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UT Tower Tragedy quietly fades into history

This story originally was published on Aug. 2, 2001.

Editor's note: This story was written before the death of David Gunby in late 2001. Gunby, whose death was ruled a homicide by a Tarrant County medical examiner, is now considered Whitman's 16th victim.

The University of Texas Tower shooting that left 15 people dead is an event that few want to remember as part of the university's history. And so the 35th anniversary of the event passed Wednesday without formal acknowledgment by UT and little attention from students, aside from a spread in The Daily Texan.

The university had no memorial ceremonies Wednesday to mark the noon hour when student Charles Whitman began a rampage from the Tower's observation deck. The usual number of visitors dropped by the desk in the student union to inquire about Tower tours. And in the early afternoon the only presence in the Tower garden were several dozen pigeons, a young man smoking a cigarette and a batch of turtles sunning themselves on some rocks.

"It's just another August 1," said University of Texas President Larry Faulkner.

The observation deck was closed in 1974 because of a series of suicides, but Faulkner and student leaders pressed the regents to reopen it and succeeded in 1999.

"I thought that unless people could have a personal experience with (the Tower), it would remain a captive of the past," Faulkner said. "The top of the Tower looks down on some of the most important public possessions of the people of this state. Texans are people with a high degree of self-identity, and I think that the experience at the top of the Tower is an important one for their connection to their heritage."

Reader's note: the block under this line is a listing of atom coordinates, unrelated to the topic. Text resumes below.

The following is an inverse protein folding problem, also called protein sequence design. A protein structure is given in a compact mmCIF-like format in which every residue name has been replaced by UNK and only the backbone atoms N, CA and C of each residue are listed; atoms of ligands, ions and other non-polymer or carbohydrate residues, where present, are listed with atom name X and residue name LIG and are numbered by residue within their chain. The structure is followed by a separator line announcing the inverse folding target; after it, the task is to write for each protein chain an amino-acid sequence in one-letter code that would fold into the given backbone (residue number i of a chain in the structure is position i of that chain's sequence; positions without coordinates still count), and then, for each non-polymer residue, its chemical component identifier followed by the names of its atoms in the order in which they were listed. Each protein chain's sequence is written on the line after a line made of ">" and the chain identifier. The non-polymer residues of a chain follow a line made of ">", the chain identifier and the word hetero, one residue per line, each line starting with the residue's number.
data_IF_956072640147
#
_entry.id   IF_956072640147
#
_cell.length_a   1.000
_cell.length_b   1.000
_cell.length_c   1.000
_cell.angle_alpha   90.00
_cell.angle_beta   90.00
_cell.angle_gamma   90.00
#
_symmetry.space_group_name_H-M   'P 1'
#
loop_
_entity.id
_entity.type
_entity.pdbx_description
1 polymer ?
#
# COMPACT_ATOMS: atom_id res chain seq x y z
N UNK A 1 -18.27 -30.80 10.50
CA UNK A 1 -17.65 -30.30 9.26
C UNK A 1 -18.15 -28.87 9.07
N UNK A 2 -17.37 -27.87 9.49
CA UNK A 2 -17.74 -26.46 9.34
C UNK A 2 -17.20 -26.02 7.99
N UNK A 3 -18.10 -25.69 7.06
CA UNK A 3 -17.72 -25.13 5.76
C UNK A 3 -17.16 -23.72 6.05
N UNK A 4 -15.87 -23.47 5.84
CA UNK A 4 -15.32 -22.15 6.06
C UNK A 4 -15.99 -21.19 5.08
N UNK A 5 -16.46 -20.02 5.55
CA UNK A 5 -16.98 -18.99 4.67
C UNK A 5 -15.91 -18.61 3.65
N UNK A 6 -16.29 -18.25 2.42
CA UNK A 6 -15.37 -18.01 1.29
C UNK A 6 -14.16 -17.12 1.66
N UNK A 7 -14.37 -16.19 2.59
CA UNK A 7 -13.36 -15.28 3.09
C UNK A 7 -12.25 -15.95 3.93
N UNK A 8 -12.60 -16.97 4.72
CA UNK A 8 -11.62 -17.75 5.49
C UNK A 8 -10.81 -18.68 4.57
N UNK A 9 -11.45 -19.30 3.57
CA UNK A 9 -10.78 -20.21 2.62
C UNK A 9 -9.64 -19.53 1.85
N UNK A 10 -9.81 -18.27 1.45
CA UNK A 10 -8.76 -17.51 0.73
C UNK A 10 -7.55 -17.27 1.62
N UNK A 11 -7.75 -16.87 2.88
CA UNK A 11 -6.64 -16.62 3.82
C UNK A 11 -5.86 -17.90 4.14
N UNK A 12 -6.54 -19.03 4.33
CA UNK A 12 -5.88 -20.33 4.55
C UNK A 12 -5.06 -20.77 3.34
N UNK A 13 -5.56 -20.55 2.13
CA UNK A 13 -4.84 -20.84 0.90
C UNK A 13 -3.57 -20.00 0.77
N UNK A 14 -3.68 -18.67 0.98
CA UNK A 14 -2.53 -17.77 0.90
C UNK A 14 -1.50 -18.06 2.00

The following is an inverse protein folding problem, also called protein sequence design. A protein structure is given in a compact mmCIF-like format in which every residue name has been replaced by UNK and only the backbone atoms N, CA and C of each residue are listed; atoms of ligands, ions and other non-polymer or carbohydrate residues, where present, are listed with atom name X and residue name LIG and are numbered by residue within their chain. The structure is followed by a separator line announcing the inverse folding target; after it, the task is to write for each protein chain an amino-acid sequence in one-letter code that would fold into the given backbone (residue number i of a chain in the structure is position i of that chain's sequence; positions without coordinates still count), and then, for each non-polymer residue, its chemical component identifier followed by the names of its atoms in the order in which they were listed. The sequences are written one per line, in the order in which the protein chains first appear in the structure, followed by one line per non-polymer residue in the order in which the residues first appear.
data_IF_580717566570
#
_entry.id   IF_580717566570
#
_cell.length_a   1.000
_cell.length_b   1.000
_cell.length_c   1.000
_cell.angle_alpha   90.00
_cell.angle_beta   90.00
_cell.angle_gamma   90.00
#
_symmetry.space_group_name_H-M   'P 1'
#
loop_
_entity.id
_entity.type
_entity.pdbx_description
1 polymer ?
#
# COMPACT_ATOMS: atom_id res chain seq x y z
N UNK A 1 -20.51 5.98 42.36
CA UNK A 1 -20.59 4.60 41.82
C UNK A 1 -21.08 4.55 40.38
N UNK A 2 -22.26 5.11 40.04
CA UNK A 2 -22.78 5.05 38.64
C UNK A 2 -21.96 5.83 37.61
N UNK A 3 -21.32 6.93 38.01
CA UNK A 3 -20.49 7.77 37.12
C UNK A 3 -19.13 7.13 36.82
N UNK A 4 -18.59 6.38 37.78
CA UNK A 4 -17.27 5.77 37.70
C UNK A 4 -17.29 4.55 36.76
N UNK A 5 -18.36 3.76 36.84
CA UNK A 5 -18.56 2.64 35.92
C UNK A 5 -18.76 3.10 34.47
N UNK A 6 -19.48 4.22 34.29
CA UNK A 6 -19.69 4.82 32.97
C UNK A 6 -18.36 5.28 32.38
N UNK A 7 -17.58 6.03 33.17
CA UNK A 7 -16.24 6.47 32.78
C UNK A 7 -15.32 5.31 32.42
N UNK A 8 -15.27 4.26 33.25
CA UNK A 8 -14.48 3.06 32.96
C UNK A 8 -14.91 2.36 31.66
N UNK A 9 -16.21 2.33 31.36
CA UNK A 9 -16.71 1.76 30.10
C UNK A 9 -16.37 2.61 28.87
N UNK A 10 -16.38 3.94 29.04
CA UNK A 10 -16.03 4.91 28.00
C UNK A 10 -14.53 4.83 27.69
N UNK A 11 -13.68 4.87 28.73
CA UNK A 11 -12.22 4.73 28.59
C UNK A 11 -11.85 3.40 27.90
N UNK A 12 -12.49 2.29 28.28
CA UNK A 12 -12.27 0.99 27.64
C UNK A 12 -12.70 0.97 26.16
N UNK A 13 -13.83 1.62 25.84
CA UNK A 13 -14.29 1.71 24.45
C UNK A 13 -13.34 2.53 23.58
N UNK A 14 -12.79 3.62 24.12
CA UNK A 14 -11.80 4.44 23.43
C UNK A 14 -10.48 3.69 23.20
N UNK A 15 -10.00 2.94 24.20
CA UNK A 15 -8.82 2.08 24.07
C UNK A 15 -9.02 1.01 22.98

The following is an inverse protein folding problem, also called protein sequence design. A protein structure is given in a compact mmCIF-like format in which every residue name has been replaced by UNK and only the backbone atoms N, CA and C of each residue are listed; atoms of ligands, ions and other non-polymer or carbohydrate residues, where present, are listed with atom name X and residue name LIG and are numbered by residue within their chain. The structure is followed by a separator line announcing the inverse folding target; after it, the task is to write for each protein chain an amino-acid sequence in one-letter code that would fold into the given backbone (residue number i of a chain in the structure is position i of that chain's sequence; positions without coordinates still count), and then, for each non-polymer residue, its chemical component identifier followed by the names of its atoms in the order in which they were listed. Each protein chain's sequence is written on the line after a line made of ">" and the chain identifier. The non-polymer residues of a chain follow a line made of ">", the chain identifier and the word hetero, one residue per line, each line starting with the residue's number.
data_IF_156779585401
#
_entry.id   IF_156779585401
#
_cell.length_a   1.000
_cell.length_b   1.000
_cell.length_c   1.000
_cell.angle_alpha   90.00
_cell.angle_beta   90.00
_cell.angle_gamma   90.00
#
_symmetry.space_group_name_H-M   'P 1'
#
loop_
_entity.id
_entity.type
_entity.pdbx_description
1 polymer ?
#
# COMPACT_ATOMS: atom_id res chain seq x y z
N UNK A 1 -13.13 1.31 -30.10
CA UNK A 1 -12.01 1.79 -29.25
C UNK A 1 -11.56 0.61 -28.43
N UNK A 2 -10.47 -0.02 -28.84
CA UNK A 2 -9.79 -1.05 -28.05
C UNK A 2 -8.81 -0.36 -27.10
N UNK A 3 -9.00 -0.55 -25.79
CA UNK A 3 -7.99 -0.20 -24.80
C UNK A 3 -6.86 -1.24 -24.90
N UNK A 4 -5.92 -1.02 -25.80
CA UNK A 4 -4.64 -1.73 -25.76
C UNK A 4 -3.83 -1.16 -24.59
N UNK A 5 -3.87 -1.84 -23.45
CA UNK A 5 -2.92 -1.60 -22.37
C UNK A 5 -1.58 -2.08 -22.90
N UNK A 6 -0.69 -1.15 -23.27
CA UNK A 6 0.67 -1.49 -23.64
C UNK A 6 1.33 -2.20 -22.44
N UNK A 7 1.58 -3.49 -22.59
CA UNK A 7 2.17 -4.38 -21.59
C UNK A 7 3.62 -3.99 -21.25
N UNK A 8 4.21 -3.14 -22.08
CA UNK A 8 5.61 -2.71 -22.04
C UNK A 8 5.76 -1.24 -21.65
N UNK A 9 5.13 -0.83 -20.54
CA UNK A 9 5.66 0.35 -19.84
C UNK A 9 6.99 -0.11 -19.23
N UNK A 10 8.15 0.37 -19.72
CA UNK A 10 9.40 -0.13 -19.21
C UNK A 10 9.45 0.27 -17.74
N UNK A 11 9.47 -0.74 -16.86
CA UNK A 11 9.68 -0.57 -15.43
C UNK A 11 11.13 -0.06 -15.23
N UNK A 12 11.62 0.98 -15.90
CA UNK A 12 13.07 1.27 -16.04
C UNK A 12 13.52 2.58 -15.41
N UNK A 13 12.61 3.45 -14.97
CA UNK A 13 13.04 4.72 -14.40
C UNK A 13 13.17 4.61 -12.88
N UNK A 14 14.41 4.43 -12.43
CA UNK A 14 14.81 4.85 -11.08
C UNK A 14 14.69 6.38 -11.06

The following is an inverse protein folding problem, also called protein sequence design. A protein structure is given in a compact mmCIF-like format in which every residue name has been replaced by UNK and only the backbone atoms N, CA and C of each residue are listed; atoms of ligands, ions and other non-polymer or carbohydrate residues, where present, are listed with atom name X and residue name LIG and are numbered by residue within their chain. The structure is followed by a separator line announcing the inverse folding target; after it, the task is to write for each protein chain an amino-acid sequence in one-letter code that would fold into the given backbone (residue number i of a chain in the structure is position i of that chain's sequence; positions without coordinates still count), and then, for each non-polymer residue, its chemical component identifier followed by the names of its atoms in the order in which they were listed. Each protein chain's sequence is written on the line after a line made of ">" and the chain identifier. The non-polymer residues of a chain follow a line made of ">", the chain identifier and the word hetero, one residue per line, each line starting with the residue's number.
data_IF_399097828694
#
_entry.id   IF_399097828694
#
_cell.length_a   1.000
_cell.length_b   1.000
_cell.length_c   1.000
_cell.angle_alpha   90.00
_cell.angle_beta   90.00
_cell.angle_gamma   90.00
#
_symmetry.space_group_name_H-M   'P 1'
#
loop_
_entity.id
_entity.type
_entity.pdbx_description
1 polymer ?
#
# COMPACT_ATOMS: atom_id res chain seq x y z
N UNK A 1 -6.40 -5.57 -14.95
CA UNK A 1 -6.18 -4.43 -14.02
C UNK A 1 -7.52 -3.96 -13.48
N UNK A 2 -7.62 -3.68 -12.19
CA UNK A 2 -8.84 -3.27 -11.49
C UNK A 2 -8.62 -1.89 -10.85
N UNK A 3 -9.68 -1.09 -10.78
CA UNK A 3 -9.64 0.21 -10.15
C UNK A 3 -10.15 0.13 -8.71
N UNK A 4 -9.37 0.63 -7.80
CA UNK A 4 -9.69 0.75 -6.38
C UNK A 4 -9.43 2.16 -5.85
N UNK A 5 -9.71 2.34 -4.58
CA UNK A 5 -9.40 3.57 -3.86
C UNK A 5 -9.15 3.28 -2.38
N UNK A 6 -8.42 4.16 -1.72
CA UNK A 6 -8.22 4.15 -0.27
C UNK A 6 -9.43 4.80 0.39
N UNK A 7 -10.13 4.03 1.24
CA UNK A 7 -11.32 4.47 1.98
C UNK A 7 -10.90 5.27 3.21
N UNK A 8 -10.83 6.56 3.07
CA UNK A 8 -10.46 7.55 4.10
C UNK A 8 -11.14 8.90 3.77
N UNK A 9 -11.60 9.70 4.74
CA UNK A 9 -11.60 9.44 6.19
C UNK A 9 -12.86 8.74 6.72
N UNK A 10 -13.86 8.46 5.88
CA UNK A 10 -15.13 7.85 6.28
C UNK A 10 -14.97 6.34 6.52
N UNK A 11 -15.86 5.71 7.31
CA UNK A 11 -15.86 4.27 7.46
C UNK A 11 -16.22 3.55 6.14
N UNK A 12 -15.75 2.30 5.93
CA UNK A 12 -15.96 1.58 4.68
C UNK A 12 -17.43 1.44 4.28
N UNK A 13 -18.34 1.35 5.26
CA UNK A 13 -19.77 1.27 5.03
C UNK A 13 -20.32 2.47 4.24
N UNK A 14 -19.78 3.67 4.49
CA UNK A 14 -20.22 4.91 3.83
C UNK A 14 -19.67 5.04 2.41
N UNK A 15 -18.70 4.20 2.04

For that reason, there is no mention of the shooting when visitors ride the elevators 27 floors to the top. Guides, though, are happy to answer questions about the event and show visitors the bulletholes in the limestone.

More than 30,000 visitors have taken that trip since the Tower reopened. Four couples got engaged on the observation deck in the past week.

"It's funny, for all the talk about history at this school and tradition ... very little is actually ever discussed about it," said UT doctoral candidate Scott Truelove, who was walking along the south side of the Tower on Wednesday.

Not far from Truelove's path, a young professor Michael Hall witnessed that moment in history in 1966.

At Garrison Hall's history office, Hall heard shots and walked outside. From beneath the building's archway, he could see a body lying in the sun and a man hiding behind one of the live oaks that still stand on the plaza. Realizing that a shooter was in the Tower, Hall went inside to call the police. In that moment, the man behind the tree dashed from his hiding place -- trying to escape, Hall believes, into Garrison Hall -- and was fatally shot in the back. Whitman, who also had killed his wife and mother earlier that day, was later killed by police.

Settling into his leather reading chair in his office in the Humanities Research Center, Hall said Wednesday he can recall the sequence of events vividly, but does so only when he is asked. Now a professor emeritus, he says the university's handling of the anniversary is just right.

"This university is an enormous, complex community of academic teaching and scholarship," Hall said. "The shooting had nothing to do with its primary focus. It didn't even make a ripple as far as enrollment of students. It did kill 15 people, and it was tragic for those people."

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